Ten hot topics from the recent sustainability conference in Austin

An eclectic mix of start-ups, investors, tree huggers and policy wonks, SXSW Eco isn’t a typical sustainability conference. Building sustainably is just a small part of what attracts this holistic gathering of perspectives. SXSW ECO creates a broad conversation and a marketplace for ideas across industries on topics such as water, ecology, food and fashion. ECO dares us to think about what’s happening next. This year’s ECO was inspiring, stimulating, sometimes overwhelming. I’ve managed to boil my experience there down to ten key takeaways.

The BIG message
The major theme of the conference was communicating about the environmental crisis. It seems we’re due for a refocus, defining what’s next in raising the green bar. In the past, environmentalists highlighted how the planet is being impacted by humans—and that’s often meant announcing catastrophic news. At SXSW ECO, the message shifted to It’s about saving humans. Is this a bit self-centered? Maybe, but it also might be more effective. We are more likely to take action if we own this problem and look at what we are doing to ourselves. Nature doesn’t need people, people need nature.

Fixable issues
A secondary message emerged: This is fixable. Studies have shown that the public stays more engaged and responsive regarding environmental issues when possible solutions are presented. For every problem we need to solve, we need to present at least one tangible solution. This way we are presenting solvable problems. It’s about accomplishing one thing at a time and not biting off more than we can chew.

The Grid
Our utility grid wasn’t originally designed with renewables in mind. Our traditional systems are not readily capable of instantly augmenting our power needs when the solar supply is low. How can we deploy technologies such as PV in the current grid?  One possible solution is battery pack technology, coming soon to a building near you.

When it comes to materials, look for growth in alternatives to plastic. There are billions of dollars out there for entrepreneurs developing alternatives to plastic. Side note:  The “biodegradable” label isn’t always good when what’s left over is toxic. Not-so-fun-fact: Every bit of plastic that was ever produced is still here today down to the molecule. Plastic never goes away and most are bioaccumalative—they build up in our bodies.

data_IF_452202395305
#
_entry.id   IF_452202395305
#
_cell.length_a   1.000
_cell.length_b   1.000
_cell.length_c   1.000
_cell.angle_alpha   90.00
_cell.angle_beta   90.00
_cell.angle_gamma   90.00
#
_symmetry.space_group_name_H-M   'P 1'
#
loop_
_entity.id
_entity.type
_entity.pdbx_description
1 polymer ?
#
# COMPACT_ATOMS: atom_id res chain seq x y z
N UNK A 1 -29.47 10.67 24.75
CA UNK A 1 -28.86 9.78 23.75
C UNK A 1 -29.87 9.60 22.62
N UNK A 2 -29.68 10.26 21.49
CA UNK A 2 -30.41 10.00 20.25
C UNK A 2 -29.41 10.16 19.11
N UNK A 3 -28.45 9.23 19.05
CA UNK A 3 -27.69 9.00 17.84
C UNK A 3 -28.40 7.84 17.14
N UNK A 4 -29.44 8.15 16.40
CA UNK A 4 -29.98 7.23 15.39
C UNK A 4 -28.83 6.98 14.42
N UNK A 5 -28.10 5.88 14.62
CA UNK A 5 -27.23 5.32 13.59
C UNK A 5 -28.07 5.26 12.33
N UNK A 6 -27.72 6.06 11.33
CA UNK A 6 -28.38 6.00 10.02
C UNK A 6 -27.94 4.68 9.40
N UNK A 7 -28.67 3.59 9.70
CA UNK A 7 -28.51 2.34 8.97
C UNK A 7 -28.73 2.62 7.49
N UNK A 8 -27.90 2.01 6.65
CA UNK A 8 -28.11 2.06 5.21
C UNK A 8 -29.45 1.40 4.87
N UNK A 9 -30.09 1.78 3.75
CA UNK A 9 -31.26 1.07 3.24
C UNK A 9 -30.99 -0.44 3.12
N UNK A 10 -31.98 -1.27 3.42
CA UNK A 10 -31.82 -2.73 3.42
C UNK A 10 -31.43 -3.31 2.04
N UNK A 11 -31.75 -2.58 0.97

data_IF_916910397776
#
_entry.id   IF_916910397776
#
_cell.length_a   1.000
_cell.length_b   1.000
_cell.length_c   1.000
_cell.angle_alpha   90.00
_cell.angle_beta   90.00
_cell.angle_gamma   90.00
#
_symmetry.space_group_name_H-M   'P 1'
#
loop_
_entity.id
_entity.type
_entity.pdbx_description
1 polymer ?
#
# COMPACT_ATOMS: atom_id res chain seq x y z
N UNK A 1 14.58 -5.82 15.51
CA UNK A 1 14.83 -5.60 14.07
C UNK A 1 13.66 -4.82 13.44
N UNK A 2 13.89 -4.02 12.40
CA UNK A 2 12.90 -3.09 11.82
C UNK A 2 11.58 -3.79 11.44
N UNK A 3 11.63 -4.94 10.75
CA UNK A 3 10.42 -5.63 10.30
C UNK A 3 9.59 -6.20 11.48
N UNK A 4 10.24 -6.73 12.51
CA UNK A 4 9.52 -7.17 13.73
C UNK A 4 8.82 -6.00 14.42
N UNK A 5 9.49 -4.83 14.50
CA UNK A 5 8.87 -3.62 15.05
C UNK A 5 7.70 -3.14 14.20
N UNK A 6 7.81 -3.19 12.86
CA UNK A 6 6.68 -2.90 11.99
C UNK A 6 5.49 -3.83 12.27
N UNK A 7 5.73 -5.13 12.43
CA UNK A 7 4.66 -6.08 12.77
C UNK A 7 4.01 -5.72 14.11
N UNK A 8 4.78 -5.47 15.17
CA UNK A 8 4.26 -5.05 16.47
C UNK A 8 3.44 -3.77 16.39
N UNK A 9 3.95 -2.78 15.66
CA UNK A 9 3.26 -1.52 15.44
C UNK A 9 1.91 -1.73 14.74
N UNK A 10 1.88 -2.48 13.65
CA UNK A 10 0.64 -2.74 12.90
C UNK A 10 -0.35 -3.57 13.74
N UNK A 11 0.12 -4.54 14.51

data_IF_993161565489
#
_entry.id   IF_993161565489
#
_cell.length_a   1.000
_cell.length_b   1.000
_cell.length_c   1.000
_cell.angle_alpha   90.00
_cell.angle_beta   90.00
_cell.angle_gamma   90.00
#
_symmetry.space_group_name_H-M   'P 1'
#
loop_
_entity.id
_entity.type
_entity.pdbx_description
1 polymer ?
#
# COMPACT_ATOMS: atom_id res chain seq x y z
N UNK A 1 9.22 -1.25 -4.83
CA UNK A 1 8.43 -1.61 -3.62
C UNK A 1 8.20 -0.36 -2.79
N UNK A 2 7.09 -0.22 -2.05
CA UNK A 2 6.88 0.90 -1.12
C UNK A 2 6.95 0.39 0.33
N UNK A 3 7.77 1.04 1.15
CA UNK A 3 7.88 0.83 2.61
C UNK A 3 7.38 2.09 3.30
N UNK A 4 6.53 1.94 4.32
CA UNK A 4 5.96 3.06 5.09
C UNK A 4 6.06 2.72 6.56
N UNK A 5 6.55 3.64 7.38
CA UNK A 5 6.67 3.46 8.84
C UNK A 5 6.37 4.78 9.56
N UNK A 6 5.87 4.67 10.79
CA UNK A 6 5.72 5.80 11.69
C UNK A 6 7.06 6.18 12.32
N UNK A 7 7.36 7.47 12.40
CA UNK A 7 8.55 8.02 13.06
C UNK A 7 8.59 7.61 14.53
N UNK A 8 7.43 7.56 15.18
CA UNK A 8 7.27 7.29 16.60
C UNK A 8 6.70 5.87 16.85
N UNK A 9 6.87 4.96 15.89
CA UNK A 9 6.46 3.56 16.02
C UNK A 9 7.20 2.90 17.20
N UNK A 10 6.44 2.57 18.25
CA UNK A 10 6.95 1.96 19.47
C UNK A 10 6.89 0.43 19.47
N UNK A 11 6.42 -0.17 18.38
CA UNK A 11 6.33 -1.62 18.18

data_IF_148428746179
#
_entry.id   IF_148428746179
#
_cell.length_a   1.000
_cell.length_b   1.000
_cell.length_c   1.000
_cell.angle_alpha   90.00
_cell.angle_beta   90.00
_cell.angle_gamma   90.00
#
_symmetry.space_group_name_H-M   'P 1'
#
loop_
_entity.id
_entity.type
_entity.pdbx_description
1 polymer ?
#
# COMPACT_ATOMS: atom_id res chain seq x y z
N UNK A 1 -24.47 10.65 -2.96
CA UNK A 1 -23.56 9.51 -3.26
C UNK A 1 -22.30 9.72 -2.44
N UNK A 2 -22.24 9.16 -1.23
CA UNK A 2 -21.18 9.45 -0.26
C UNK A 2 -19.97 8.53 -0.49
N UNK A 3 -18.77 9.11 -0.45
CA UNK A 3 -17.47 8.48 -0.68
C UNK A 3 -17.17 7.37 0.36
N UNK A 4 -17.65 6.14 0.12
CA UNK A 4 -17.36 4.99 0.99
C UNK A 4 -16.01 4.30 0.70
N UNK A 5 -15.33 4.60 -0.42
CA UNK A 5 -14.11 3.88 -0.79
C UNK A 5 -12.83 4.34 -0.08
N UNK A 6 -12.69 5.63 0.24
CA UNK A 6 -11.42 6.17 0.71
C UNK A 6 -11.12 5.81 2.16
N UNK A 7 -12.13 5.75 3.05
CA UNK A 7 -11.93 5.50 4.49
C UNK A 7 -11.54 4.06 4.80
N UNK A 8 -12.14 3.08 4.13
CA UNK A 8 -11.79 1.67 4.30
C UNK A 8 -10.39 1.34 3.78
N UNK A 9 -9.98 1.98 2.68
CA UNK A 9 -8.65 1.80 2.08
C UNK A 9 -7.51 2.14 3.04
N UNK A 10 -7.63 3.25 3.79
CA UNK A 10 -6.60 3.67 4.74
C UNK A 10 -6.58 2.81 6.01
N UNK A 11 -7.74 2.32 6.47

Resiliency in designing for climate change
If we’re talking about design and the environment today, we need to talk about resiliency. At ECO, I heard the term “precovery” used in reference to designing for climate change. We must design our structures for the volatile climate conditions emerging as the new normal. It is about being proactive, not reactive.

Buildings as ecosystems
One panelist posed the question: If you had one outfit for the entire year, what would it be? A building’s design and its façade are one in the same. What if we thought of buildings as animals, organisms with a skin that must see them through a variety of conditions and seasons? Using biomimicry to inform our building designs is a hot topic right now in the industry. What other lessons can we take from nature to make our designs smarter?

Why beauty matters
Humans long for beauty. When something is beautiful we care more for it, we hold it in higher value. Without beauty, we simply aren’t as concerned. This is why beauty matters in today’s discussion of sustainability. If we make sustainability about beauty then we will find it easier to justify its value in the mainstream.

Behavior and design
I approached this roundtable discussion expecting a group of designers talking about how design can influence human behavior. What I found was an eclectic group of individuals, each with his/her own idea of what design is and worldview. There was a lawyer-turned-jewelry-designer, a graphic artist-turned-sustainable-designer and three MBAs who help designers reach their potential, focusing on architects as artists. These diverse perspectives on design and behavior were stimulating to say the least. Even though we had different backgrounds and worked in different industries, we all had a common passion around environmentalism and sustainability.

Sustainable seas
If there is no water, there is no life. If there is no blue there is no green. Sustaining our seas is the next big wave.

Ordinary people doing extraordinary things
Often we hear about everyday people making a positive impact on the world around them. The conference asked us to consider ourselves. What are you doing in your everyday life that is extraordinary, that has a real positive impact on the world around you?

Nature as a mentor
Research shows that our best design work is rooted in collective experience and our connection with the natural world. We can look at how nature solves problems and apply those techniques to the built environment. We already see this happening in industrial design, but its catching on across the industry.

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